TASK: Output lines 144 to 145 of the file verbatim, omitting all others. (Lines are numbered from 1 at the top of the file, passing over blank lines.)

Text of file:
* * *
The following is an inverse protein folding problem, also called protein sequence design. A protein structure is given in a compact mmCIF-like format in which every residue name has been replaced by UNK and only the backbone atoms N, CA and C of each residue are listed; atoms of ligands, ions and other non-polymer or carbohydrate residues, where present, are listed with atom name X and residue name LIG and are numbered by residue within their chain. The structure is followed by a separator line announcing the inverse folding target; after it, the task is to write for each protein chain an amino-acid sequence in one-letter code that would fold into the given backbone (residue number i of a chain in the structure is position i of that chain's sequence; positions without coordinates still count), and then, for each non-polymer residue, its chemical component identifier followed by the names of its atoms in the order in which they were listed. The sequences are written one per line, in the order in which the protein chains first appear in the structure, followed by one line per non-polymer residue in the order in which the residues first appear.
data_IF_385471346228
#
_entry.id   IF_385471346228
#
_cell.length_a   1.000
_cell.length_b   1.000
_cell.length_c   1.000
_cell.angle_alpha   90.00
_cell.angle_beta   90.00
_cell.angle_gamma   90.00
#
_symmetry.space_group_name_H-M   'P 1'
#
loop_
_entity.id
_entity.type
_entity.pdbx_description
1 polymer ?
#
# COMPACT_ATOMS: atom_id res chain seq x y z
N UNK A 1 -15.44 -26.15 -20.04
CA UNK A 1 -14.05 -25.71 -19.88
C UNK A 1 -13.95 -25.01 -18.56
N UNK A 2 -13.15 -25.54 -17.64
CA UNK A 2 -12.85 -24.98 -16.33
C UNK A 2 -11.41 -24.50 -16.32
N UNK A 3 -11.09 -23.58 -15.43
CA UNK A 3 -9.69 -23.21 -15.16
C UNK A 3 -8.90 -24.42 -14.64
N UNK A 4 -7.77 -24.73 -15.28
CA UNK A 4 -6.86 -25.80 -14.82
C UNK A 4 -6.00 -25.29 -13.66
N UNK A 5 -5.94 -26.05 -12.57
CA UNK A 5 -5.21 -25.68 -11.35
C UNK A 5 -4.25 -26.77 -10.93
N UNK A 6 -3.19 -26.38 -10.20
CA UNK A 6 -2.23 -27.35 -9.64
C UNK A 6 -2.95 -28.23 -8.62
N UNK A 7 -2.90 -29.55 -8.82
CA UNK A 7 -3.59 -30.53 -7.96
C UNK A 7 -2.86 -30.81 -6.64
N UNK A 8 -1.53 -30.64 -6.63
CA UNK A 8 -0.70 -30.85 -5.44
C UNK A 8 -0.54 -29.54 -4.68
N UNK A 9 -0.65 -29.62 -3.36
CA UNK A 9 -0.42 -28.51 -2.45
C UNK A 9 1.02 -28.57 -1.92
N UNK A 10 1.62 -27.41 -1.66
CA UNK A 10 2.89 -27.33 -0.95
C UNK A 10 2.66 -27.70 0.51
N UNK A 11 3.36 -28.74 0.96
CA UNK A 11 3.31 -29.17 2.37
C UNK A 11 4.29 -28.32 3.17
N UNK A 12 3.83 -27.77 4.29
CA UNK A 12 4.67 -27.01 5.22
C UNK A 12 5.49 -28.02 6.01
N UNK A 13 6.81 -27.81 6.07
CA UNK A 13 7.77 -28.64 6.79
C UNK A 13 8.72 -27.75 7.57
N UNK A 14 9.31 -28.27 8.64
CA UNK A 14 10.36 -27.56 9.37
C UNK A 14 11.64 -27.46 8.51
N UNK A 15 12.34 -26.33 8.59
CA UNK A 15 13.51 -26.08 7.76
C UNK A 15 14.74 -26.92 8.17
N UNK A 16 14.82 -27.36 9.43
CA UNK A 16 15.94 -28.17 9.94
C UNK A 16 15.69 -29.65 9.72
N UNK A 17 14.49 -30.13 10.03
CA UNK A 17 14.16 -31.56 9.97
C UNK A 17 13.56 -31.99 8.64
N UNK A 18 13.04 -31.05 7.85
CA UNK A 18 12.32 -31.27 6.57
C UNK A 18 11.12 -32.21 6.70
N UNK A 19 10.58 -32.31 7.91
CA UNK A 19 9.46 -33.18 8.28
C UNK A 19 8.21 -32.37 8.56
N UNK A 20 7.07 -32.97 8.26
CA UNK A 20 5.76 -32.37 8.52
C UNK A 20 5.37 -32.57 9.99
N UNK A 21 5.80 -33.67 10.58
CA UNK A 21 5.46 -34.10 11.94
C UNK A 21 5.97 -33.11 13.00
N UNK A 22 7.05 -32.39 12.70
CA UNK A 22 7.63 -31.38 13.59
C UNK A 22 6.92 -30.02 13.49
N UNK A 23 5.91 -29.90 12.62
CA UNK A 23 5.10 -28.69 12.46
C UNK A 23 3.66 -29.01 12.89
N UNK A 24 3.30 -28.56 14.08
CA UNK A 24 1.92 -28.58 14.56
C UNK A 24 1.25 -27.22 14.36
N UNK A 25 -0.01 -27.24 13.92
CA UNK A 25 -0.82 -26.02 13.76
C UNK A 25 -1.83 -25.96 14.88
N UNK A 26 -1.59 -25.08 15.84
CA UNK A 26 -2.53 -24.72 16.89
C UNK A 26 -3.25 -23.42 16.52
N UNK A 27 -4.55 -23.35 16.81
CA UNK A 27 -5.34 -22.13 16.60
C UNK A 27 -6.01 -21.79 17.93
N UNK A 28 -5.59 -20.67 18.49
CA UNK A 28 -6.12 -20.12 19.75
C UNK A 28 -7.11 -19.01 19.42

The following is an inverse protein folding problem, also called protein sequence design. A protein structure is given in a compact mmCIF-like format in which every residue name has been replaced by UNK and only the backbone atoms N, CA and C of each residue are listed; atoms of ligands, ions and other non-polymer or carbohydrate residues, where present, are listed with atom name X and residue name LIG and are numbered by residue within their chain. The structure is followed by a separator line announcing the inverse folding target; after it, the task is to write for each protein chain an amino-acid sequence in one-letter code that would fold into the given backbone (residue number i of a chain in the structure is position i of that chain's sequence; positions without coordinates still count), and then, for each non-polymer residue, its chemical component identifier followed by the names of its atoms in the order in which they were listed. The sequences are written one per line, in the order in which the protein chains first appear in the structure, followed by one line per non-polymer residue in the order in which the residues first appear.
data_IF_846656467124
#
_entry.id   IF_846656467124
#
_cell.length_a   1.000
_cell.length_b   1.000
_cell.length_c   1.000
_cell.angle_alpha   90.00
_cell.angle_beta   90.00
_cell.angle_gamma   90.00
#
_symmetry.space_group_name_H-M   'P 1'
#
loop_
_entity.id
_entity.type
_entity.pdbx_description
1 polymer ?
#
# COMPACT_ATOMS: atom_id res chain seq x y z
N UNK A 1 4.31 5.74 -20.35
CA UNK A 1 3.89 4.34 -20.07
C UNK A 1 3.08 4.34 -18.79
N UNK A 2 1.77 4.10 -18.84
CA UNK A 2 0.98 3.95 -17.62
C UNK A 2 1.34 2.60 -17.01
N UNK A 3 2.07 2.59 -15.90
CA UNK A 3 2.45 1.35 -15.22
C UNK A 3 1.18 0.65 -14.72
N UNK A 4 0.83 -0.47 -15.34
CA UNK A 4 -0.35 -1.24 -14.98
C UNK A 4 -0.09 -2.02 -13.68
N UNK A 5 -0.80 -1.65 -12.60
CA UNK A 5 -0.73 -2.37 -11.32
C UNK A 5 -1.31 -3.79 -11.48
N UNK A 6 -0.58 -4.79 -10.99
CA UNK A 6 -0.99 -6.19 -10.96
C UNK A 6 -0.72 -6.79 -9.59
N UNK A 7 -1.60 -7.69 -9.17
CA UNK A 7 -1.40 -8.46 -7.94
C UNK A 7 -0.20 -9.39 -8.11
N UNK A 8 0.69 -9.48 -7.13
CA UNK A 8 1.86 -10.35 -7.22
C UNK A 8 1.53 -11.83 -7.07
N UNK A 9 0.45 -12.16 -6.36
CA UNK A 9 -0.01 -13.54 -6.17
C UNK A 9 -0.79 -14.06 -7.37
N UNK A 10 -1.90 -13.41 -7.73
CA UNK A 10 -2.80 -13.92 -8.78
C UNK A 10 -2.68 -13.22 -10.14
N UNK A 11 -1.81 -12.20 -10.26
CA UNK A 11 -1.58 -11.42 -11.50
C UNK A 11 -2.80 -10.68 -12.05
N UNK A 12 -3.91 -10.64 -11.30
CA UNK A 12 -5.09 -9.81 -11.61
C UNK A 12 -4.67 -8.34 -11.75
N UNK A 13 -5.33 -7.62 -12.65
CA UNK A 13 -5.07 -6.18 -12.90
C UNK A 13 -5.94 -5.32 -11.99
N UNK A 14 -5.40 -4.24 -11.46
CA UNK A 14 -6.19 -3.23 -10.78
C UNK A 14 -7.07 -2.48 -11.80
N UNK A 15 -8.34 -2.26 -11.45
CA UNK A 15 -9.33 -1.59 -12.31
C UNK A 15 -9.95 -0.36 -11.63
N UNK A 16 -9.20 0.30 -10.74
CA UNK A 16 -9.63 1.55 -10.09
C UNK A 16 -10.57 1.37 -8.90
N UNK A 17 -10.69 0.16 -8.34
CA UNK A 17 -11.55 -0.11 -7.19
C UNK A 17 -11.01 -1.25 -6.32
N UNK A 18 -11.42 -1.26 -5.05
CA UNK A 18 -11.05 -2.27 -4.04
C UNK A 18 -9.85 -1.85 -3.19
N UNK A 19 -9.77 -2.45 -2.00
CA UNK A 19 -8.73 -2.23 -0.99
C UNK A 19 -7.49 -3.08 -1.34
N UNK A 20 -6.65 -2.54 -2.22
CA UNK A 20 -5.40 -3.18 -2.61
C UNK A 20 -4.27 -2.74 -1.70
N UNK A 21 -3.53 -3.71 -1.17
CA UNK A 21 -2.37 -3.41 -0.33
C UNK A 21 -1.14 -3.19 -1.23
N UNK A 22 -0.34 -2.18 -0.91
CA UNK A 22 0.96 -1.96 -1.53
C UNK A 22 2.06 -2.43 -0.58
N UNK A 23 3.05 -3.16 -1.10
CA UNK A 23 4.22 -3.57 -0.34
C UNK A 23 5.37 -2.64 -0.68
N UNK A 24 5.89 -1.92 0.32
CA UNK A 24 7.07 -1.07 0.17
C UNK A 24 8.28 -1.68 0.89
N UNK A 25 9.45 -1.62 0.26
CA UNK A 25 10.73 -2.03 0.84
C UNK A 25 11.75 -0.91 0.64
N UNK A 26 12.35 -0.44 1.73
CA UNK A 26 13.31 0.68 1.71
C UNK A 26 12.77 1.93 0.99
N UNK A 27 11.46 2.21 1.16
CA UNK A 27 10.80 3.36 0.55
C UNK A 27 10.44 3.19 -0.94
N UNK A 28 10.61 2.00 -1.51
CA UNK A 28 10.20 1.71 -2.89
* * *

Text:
C UNK A 6 -0.72 -6.79 -9.59
N UNK A 7 -1.60 -7.69 -9.17